Egypt's love affair with Bollywood
Egypt's love affair with Bollywood
Egyptian President Abdel Fattah El-Sisi arrived in New Delhi on Tuesday. During his visit to India, he will participate in the Republic Day ceremony as the chief guest. His three-day visit to India is deemed to strengthen Indo-Egypt ties followed by a series of bilateral agreements. The cultural ties between the two countries, however, run deeper.
For decades, Egyptians have developed a deep affection for Hindi films. While the political relationship between the two nations has witnessed the ebb and flow of the tides, it is safe to say that Egypt's love for Bollywood remained unfazed.
At the 16th Jaipur Literature Festival (JLF), acclaimed poet, lyricist, and screenwriter Javed Akhtar said that Indian cinema is one of the "strongest goodwill ambassadors in the world." He went on to say that Indian stars are better recognised in the world than Hollywood stars. "You go to Egypt or Germany and tell people 'I am an Indian', they immediately ask if you know Shah Rukh Khan."
What Akhtar said at the literary fest a few days back was exemplified for the world with an incident that took place in 2021 when Ashwini Deshpande, a professor from Ashoka University, had shared that an Egyptian travel agent trusted her during a money transfer issue because she is from the country of Shah Rukh Khan.
A very happy ending to this story. 3 photos signed by SRK arrived today, one with the nicest message for the Egyptian travel agent, one for his daughter & one for mine @Ketaki_Varma 🥰🥰 Thanks @pooja_dadlani for getting in touch & of course to 👑 @iamsrk for the gracious gesture https://t.co/lYd431dBUq pic.twitter.com/Rhn1ocQlbo— Ashwini_Deshpande (@_ADeshpande) January 22, 2022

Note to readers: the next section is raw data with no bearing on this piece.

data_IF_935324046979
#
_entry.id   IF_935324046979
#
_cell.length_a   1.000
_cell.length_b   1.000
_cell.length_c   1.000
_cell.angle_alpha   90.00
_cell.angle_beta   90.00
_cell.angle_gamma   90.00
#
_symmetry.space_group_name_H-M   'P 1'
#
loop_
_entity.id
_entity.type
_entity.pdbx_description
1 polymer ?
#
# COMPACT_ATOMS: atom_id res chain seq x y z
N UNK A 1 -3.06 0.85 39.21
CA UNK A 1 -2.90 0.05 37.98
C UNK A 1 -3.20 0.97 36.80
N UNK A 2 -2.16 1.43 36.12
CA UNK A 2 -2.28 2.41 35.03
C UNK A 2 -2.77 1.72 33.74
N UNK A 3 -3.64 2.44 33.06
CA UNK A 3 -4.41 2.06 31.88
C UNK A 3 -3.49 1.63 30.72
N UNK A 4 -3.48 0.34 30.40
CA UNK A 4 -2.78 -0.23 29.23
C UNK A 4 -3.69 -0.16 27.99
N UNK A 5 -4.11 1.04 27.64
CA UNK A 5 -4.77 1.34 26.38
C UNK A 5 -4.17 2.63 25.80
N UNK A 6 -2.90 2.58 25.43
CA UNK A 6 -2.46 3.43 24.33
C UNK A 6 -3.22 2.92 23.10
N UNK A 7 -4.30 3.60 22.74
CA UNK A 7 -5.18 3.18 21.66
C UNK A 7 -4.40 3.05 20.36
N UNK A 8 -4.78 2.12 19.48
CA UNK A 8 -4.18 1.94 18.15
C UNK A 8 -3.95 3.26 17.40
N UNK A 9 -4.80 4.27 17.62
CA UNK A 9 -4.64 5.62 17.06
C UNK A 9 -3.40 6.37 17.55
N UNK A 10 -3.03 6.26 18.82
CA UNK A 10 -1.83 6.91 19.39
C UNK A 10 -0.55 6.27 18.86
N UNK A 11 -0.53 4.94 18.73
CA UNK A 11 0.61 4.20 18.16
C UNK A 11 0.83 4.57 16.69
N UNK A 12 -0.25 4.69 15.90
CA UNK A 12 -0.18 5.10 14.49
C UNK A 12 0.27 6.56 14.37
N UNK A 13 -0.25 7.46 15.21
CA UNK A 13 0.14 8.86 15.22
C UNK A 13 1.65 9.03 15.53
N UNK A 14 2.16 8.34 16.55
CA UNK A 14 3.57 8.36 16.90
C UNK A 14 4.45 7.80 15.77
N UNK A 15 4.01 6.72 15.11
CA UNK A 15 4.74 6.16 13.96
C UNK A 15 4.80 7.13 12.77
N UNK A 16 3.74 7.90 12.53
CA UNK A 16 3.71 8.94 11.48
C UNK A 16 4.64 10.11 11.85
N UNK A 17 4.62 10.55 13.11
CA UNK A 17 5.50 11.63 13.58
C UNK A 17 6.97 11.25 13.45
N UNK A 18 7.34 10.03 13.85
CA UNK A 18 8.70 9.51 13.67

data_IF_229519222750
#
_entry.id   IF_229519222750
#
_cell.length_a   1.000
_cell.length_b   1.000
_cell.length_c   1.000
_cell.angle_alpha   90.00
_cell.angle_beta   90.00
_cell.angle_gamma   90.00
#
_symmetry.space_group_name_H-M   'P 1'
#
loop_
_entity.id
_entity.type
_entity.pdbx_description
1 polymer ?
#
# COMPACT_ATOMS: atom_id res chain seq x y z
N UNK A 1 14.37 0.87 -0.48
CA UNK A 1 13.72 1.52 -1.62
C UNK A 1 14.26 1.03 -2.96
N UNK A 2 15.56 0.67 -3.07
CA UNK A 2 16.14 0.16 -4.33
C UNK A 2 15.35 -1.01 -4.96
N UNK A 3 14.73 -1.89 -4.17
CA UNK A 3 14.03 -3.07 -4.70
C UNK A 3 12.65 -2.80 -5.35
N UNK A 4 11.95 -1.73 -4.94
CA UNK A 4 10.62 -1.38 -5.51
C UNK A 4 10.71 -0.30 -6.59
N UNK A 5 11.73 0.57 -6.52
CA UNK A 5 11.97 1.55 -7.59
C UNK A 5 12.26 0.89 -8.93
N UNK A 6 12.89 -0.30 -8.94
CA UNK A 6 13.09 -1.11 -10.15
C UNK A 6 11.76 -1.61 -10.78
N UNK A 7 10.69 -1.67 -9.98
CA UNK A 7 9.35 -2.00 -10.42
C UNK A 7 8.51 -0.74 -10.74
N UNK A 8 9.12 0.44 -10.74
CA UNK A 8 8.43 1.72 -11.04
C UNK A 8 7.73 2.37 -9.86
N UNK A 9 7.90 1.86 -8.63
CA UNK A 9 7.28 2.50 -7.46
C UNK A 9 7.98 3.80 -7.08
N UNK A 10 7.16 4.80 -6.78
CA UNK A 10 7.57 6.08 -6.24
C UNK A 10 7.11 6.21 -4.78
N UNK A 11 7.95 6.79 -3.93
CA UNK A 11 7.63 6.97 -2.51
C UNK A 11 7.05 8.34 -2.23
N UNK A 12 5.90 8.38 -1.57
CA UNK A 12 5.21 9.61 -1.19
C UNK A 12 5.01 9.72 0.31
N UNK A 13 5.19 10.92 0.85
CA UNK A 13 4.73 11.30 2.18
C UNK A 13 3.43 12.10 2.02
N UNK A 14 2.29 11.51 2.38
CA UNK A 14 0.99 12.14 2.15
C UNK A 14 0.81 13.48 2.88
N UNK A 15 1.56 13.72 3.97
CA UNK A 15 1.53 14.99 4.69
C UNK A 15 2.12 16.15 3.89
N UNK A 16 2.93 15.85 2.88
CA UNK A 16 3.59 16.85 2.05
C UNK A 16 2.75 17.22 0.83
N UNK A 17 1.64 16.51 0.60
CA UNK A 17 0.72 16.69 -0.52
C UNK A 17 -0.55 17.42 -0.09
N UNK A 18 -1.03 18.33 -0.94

Returning the favour with grace, SRK had sent three signed pictures of himself along with a personalised message for the Egyptian travel agent's daughter who was even a bigger admirer of the superstar than her father. Needless to say, the incident was widely reported but more than that it was a gentle reminder of the fact that cinema can blur the boundaries. The takeaway from the incident is how powerful cinema is as a medium.
Before SRK, the Egyptians were in love with the Angry Young Man of Hindi cinema. When the boom of video cassettes brought cinema to drawing rooms, it propelled the popularity of Hindi stars in Egypt to great extent. For Egyptians, the charisma of Big B remained intact even in the grainy pirated VHS tapes.
Oxford professor Walter Armbrust in his paper titled, The Ubiquitous Non-Presence of India, shared a trivia that screamed about Bachchan's fame in Egypt. Recalling an urban legend, Armbrust wrote that in the early 90s once a "plane carrying Big B touched down briefly in the Cairo airport for refuelling. Word got out about the Hindi star’s presence, and tens of thousands of people came to the airport hoping to catch a glimpse of him." In those days, vendors in Egypt even sold tee shirts emblazoned with the face of Bachchan.
What makes Bollywood movies so successful in Egypt? According to Armbrust, it is the similarity in the life of a common man in both countries keeping ethnic differences aside. They enjoy song and dance sequences in Bollywood films as it manages to move them and lift their spirits.
In 2015, an Egyptian scribe Ati Metwaly wrote on Ahram, a popular Egyptian webloid, that Egyptians enthusiastically thronged a Bollywood dance workshop at India by the Nile festival. The Egyptian youths, according to Metwaly, were singing Indian songs even if they can't follow what the lyrics mean.
Indians do not consume Egyptian cinema as much as the latter do Bollywood. The Hindi filmmakers, however, have time and again proved their fascination for the beauty of Egypt’s landscape and monuments. Filmmaker Shakti Samanta shot for Big B starrer The Great Gambler in Egypt and since then the land of Pyramids and Pharaohs has featured in movies like Jeans, Kabhi Khushi Khabhi Gham, Maine Dil Tujhko Diya, and Singh Is King.